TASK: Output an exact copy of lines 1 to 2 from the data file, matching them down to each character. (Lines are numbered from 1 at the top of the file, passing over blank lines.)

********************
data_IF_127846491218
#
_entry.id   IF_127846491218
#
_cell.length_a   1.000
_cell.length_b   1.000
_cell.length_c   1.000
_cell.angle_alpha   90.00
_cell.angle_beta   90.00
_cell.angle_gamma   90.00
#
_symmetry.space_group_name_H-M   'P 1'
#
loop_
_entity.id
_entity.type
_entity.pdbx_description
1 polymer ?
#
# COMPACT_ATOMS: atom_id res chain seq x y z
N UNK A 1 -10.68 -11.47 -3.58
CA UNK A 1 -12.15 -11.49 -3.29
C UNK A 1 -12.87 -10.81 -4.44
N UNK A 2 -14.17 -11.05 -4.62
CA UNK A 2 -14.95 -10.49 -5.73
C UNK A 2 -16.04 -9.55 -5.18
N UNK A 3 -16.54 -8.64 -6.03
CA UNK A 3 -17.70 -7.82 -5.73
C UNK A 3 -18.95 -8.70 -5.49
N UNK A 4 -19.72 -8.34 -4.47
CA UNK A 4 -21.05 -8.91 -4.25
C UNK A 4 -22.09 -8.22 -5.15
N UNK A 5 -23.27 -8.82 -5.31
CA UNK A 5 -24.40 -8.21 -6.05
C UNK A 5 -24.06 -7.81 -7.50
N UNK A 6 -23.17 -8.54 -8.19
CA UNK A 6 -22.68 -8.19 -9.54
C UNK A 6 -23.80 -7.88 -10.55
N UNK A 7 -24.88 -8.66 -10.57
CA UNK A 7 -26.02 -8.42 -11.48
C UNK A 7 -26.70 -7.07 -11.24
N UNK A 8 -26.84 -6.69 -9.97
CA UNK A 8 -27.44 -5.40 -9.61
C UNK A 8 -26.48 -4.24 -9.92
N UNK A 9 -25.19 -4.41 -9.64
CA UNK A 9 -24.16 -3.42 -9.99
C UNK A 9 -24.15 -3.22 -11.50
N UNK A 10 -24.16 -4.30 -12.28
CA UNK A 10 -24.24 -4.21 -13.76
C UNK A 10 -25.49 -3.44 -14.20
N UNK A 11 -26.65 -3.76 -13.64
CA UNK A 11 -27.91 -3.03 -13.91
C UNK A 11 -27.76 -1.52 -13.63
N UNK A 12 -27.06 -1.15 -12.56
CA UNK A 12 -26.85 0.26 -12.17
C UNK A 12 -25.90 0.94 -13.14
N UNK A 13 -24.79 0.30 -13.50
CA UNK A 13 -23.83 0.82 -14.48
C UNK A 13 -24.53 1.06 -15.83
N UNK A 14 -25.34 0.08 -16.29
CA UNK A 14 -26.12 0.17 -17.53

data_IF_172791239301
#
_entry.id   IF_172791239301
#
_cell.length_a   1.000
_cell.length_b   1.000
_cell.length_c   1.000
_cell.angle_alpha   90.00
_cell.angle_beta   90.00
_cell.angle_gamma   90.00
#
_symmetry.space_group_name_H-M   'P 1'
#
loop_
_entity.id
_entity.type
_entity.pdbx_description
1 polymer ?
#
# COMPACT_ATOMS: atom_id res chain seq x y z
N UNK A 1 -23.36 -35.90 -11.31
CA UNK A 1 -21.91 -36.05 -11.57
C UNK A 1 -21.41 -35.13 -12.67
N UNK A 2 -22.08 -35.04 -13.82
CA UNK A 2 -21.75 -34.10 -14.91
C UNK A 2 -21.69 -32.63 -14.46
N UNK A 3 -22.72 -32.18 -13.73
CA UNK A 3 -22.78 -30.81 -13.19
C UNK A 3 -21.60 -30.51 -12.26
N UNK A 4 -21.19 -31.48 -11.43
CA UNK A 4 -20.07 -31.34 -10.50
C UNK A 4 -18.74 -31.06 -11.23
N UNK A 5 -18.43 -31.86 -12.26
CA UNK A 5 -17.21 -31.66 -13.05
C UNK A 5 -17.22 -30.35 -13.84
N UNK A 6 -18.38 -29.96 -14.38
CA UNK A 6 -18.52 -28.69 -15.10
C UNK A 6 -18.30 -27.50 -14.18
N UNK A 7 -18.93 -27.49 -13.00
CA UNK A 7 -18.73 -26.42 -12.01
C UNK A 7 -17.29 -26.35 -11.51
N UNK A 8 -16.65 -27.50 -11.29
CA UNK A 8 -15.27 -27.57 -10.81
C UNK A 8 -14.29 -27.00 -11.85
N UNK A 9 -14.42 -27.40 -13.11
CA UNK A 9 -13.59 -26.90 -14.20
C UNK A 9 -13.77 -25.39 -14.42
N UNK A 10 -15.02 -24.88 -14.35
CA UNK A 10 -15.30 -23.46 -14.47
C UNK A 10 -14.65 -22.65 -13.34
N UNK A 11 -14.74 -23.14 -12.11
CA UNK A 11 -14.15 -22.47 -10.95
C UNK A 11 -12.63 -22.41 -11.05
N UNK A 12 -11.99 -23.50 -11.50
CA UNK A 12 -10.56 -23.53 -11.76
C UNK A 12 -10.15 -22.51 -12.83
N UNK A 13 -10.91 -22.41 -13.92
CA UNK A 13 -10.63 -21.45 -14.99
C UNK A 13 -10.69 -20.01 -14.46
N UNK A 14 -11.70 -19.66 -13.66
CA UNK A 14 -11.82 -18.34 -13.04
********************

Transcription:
data_IF_127846491218
#